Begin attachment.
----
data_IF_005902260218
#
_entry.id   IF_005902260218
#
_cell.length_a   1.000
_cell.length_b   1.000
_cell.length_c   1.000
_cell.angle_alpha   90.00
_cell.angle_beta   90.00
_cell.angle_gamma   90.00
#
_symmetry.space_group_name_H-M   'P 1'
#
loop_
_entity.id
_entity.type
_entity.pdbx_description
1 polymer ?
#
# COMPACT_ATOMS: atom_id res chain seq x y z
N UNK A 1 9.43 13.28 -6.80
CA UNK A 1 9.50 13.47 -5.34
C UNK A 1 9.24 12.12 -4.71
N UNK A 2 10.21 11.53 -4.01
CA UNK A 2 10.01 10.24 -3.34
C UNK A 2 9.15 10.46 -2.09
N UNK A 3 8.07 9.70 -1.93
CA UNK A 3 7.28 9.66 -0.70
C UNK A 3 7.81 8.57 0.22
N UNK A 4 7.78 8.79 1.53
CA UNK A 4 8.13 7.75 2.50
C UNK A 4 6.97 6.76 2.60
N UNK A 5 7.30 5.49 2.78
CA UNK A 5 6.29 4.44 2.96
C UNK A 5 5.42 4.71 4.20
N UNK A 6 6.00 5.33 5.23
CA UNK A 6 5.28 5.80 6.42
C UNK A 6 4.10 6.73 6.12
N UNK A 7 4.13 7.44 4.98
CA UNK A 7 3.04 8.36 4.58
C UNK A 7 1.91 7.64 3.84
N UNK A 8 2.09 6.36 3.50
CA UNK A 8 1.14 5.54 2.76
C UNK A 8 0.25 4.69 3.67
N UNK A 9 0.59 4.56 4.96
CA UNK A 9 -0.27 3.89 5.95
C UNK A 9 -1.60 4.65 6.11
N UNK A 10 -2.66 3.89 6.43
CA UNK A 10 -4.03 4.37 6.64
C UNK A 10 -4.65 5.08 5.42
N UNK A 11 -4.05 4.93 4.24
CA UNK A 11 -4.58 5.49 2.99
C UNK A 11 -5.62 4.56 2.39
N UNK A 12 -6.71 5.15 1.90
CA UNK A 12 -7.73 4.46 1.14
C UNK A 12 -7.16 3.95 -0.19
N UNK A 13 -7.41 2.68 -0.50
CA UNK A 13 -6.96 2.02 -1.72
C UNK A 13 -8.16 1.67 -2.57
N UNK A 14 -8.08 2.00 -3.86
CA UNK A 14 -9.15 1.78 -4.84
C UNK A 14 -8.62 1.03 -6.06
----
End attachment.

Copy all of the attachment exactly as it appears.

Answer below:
data_IF_005902260218
#
_entry.id   IF_005902260218
#
_cell.length_a   1.000
_cell.length_b   1.000
_cell.length_c   1.000
_cell.angle_alpha   90.00
_cell.angle_beta   90.00
_cell.angle_gamma   90.00
#
_symmetry.space_group_name_H-M   'P 1'
#
loop_
_entity.id
_entity.type
_entity.pdbx_description
1 polymer ?
#
# COMPACT_ATOMS: atom_id res chain seq x y z
N UNK A 1 9.43 13.28 -6.80
CA UNK A 1 9.50 13.47 -5.34
C UNK A 1 9.24 12.12 -4.71
N UNK A 2 10.21 11.53 -4.01
CA UNK A 2 10.01 10.24 -3.34
C UNK A 2 9.15 10.46 -2.09
N UNK A 3 8.07 9.70 -1.93
CA UNK A 3 7.28 9.66 -0.70
C UNK A 3 7.81 8.57 0.22
N UNK A 4 7.78 8.79 1.53
CA UNK A 4 8.13 7.75 2.50
C UNK A 4 6.97 6.76 2.60
N UNK A 5 7.30 5.49 2.78
CA UNK A 5 6.29 4.44 2.96
C UNK A 5 5.42 4.71 4.20
N UNK A 6 6.00 5.33 5.23
CA UNK A 6 5.28 5.80 6.42
C UNK A 6 4.10 6.73 6.12
N UNK A 7 4.13 7.44 4.98
CA UNK A 7 3.04 8.36 4.58
C UNK A 7 1.91 7.64 3.84
N UNK A 8 2.09 6.36 3.50
CA UNK A 8 1.14 5.54 2.76
C UNK A 8 0.25 4.69 3.67
N UNK A 9 0.59 4.56 4.96
CA UNK A 9 -0.27 3.89 5.95
C UNK A 9 -1.60 4.65 6.11
N UNK A 10 -2.66 3.89 6.43
CA UNK A 10 -4.03 4.37 6.64
C UNK A 10 -4.65 5.08 5.42
N UNK A 11 -4.05 4.93 4.24
CA UNK A 11 -4.58 5.49 2.99
C UNK A 11 -5.62 4.56 2.39
N UNK A 12 -6.71 5.15 1.90
CA UNK A 12 -7.73 4.46 1.14
C UNK A 12 -7.16 3.95 -0.19
N UNK A 13 -7.41 2.68 -0.50
CA UNK A 13 -6.96 2.02 -1.72
C UNK A 13 -8.16 1.67 -2.57
N UNK A 14 -8.08 2.00 -3.86
CA UNK A 14 -9.15 1.78 -4.84
C UNK A 14 -8.62 1.03 -6.06